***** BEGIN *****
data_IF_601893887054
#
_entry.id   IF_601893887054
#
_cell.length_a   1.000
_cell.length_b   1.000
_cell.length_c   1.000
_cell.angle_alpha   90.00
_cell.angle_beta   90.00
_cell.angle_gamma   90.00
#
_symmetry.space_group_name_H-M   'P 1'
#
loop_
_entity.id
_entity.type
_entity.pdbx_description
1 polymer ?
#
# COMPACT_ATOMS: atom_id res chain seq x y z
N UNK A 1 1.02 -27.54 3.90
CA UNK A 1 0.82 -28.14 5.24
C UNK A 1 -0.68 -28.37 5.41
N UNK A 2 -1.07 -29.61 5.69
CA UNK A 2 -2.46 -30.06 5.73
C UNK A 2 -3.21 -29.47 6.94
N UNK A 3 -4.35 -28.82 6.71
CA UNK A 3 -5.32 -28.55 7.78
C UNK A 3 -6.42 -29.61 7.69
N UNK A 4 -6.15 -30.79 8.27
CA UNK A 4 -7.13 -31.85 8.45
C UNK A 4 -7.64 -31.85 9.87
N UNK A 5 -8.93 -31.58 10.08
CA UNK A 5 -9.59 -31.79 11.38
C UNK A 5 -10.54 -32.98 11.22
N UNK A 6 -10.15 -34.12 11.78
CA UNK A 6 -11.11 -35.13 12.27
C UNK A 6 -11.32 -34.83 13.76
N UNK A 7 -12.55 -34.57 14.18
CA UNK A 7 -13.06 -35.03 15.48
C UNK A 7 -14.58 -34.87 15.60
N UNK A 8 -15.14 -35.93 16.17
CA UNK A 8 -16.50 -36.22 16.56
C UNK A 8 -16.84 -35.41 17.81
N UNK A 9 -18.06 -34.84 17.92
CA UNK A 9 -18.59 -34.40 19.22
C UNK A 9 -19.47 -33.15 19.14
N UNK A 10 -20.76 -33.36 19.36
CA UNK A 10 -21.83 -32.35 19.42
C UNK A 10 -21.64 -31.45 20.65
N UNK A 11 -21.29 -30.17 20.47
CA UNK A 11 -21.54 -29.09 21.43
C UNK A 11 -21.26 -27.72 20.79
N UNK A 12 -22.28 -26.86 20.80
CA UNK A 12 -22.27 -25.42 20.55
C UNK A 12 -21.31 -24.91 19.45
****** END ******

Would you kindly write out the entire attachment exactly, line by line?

data_IF_601893887054
#
_entry.id   IF_601893887054
#
_cell.length_a   1.000
_cell.length_b   1.000
_cell.length_c   1.000
_cell.angle_alpha   90.00
_cell.angle_beta   90.00
_cell.angle_gamma   90.00
#
_symmetry.space_group_name_H-M   'P 1'
#
loop_
_entity.id
_entity.type
_entity.pdbx_description
1 polymer ?
#
# COMPACT_ATOMS: atom_id res chain seq x y z
N UNK A 1 1.02 -27.54 3.90
CA UNK A 1 0.82 -28.14 5.24
C UNK A 1 -0.68 -28.37 5.41
N UNK A 2 -1.07 -29.61 5.69
CA UNK A 2 -2.46 -30.06 5.73
C UNK A 2 -3.21 -29.47 6.94
N UNK A 3 -4.35 -28.82 6.71
CA UNK A 3 -5.32 -28.55 7.78
C UNK A 3 -6.42 -29.61 7.69
N UNK A 4 -6.15 -30.79 8.27
CA UNK A 4 -7.13 -31.85 8.45
C UNK A 4 -7.64 -31.85 9.87
N UNK A 5 -8.93 -31.58 10.08
CA UNK A 5 -9.59 -31.79 11.38
C UNK A 5 -10.54 -32.98 11.22
N UNK A 6 -10.15 -34.12 11.78
CA UNK A 6 -11.11 -35.13 12.27
C UNK A 6 -11.32 -34.83 13.76
N UNK A 7 -12.55 -34.57 14.18
CA UNK A 7 -13.06 -35.03 15.48
C UNK A 7 -14.58 -34.87 15.60
N UNK A 8 -15.14 -35.93 16.17
CA UNK A 8 -16.50 -36.22 16.56
C UNK A 8 -16.84 -35.41 17.81
N UNK A 9 -18.06 -34.84 17.92
CA UNK A 9 -18.59 -34.40 19.22
C UNK A 9 -19.47 -33.15 19.14
N UNK A 10 -20.76 -33.36 19.36
CA UNK A 10 -21.83 -32.35 19.42
C UNK A 10 -21.64 -31.45 20.65
N UNK A 11 -21.29 -30.17 20.47
CA UNK A 11 -21.54 -29.09 21.43
C UNK A 11 -21.26 -27.72 20.79
N UNK A 12 -22.28 -26.86 20.80
CA UNK A 12 -22.27 -25.42 20.55
C UNK A 12 -21.31 -24.91 19.45